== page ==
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Journal Issue: The Next Generation of Antipoverty Policies Volume 17 Number 2 Fall 2007

Reducing Poverty through Preschool Interventions
Greg J. Duncan Jens Ludwig Katherine A. Magnuson

Expected Benefits of Our Proposal

Because our proposed early childhood education intervention is not an exact replica of existing programs, much less of an existing large-scale program, determining its longterm benefits necessarily requires some assumptions and guesswork. Our assumptions about take-up rates, as noted, imply that about 30 percent of children receiving subsidies under our program (that is, from families with incomes below three times the poverty line) would otherwise be in Head Start, about another 20 percent or so would be in state pre-K programs, just over 10 percent would be in other forms of center-based care, and the rest would be in some form of parental or other informal care arrangement.

The net impact of our proposed program will be based on the difference in effects between our early childhood education intervention and the effects of the other early childhood and child care programs that participants would have experienced in the absence of our program. Based on our reading of the evaluation literature, our program’s effects on early childhood test scores would range from about one-third to one-half of a standard deviation.39

Our proposed intervention may have other long-term benefits for society as well. One study of the Perry Preschool program estimated that taxpayer benefits were four times as large as benefits to participants. For example, the study found that Perry Preschool reduced criminal activity: 83 percent of the control group had been arrested by age forty, as against 71 percent of the treatment group.40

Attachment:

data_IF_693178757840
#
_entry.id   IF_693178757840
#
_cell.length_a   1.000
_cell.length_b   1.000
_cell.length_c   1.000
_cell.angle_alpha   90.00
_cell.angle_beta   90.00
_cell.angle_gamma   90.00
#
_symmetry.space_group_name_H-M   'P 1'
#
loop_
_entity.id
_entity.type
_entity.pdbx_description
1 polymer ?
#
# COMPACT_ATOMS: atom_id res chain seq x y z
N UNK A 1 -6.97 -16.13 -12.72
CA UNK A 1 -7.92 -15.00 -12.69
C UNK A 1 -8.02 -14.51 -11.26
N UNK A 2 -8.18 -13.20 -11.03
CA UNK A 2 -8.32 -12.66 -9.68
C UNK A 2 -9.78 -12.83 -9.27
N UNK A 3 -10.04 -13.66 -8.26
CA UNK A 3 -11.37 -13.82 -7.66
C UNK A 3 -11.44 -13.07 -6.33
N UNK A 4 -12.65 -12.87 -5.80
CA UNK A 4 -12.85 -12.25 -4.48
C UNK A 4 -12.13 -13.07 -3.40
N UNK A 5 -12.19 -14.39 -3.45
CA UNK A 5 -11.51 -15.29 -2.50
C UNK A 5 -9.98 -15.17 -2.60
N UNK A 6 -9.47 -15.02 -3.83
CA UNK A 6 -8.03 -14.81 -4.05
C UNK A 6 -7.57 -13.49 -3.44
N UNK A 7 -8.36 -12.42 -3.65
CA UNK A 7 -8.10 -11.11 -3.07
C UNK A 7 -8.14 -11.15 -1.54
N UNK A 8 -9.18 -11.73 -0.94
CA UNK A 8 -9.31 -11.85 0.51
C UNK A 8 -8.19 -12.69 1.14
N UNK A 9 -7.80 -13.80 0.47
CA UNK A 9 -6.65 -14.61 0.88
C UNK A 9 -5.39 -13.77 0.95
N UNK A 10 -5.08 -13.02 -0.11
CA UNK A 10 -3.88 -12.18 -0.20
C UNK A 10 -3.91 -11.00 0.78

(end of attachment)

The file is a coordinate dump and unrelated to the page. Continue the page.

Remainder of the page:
With the most recent estimates suggesting a benefit-cost ratio for Perry Preschool on the order of 13:1, if our assumption about program effects is even close to being correct, then the early childhood program that we propose would easily pass a benefit-cost test.41 If our program’s net lifetime benefits are one-quarter to one-half as large as those for Perry, and our net program costs to the government (after expected offsets) are about the same as Perry’s, then the expected ratio of benefits to costs would be between 4:1 and 7:1.42 The benefits of our proposal would likely rival or exceed any of the social investments now available.

How to go from effects on short-term test scores to effects on what is ultimately of interest for this volume of The Future of Children— adult poverty status? We assume that our program’s long-term effects on adult poverty will be proportional to its effects on short-term test scores relative to those of Perry Preschool. In unpublished calculations that he generously shared with us, Clive Belfield found that Perry reduced adult poverty rates by about one-fifth at age twenty-seven and one-quarter at age forty. If our program’s long-term effects are about one-third to two-thirds as great as those observed for Perry Preschool, then our intervention would reduce the chances of adult poverty for program participants by between 7 and 17 percent. If we assume that our program would reduce the risk of future poverty for children only from families with incomes below three times the poverty line, then under our assumption that about 80 percent of children from these family backgrounds would participate in our program, our proposed intervention would reduce future poverty by roughly 5–15 percent. (Put differently, the net effects of our program might be around one-quarter to one-half as great as those from Perry Preschool.)

Finally, we note that our proposal will reduce both future and current poverty. The provision of subsidized care may result in increased parental employment and work effort, and thus, in turn, higher earnings for participating families. Moreover, poor families with three- and four-year-olds who participate in the early childhood education component of the program receive $8,000 worth of services, while those in afternoon child care receive an additional $4,000 of services a year. A good portion of this spending amounts to “near cash” income for the poor families and should figure into a poverty status calculation based on an expansive definition of family income.